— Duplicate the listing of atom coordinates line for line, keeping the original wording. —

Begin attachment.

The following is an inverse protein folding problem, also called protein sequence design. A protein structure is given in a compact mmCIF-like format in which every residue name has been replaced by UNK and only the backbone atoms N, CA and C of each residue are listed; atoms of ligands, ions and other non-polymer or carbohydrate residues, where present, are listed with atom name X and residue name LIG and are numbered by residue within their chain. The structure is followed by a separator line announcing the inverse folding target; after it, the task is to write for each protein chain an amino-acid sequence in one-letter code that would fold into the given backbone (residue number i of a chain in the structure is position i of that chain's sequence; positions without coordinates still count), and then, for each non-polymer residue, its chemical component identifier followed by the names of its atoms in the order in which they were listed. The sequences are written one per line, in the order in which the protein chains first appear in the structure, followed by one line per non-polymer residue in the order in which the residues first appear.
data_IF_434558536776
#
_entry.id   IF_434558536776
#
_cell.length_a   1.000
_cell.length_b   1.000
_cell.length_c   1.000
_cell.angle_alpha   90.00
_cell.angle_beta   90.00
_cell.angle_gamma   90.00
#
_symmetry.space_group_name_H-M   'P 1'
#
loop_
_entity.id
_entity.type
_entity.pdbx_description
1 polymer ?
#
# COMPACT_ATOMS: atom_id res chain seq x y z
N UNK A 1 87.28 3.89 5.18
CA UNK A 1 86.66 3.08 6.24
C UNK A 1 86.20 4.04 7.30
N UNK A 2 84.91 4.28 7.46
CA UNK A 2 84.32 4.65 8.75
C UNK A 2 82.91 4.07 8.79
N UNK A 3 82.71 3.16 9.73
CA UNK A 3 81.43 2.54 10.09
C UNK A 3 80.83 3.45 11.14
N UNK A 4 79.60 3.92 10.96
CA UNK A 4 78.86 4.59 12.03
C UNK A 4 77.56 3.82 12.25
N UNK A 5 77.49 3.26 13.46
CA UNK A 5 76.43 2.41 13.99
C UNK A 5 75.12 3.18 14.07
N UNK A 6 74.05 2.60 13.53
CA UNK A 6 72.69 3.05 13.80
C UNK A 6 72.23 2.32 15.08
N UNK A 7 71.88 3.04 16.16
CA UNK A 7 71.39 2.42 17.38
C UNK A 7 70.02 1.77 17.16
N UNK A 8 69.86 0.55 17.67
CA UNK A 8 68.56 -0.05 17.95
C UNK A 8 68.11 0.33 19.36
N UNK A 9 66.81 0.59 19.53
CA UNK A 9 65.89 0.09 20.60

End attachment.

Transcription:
The following is an inverse protein folding problem, also called protein sequence design. A protein structure is given in a compact mmCIF-like format in which every residue name has been replaced by UNK and only the backbone atoms N, CA and C of each residue are listed; atoms of ligands, ions and other non-polymer or carbohydrate residues, where present, are listed with atom name X and residue name LIG and are numbered by residue within their chain. The structure is followed by a separator line announcing the inverse folding target; after it, the task is to write for each protein chain an amino-acid sequence in one-letter code that would fold into the given backbone (residue number i of a chain in the structure is position i of that chain's sequence; positions without coordinates still count), and then, for each non-polymer residue, its chemical component identifier followed by the names of its atoms in the order in which they were listed. The sequences are written one per line, in the order in which the protein chains first appear in the structure, followed by one line per non-polymer residue in the order in which the residues first appear.
data_IF_434558536776
#
_entry.id   IF_434558536776
#
_cell.length_a   1.000
_cell.length_b   1.000
_cell.length_c   1.000
_cell.angle_alpha   90.00
_cell.angle_beta   90.00
_cell.angle_gamma   90.00
#
_symmetry.space_group_name_H-M   'P 1'
#
loop_
_entity.id
_entity.type
_entity.pdbx_description
1 polymer ?
#
# COMPACT_ATOMS: atom_id res chain seq x y z
N UNK A 1 87.28 3.89 5.18
CA UNK A 1 86.66 3.08 6.24
C UNK A 1 86.20 4.04 7.30
N UNK A 2 84.91 4.28 7.46
CA UNK A 2 84.32 4.65 8.75
C UNK A 2 82.91 4.07 8.79
N UNK A 3 82.71 3.16 9.73
CA UNK A 3 81.43 2.54 10.09
C UNK A 3 80.83 3.45 11.14
N UNK A 4 79.60 3.92 10.96
CA UNK A 4 78.86 4.59 12.03
C UNK A 4 77.56 3.82 12.25
N UNK A 5 77.49 3.26 13.46
CA UNK A 5 76.43 2.41 13.99
C UNK A 5 75.12 3.18 14.07
N UNK A 6 74.05 2.60 13.53
CA UNK A 6 72.69 3.05 13.80
C UNK A 6 72.23 2.32 15.08
N UNK A 7 71.88 3.04 16.16
CA UNK A 7 71.39 2.42 17.38
C UNK A 7 70.02 1.77 17.16
N UNK A 8 69.86 0.55 17.67
CA UNK A 8 68.56 -0.05 17.95
C UNK A 8 68.11 0.33 19.36
N UNK A 9 66.81 0.59 19.53
CA UNK A 9 65.89 0.09 20.60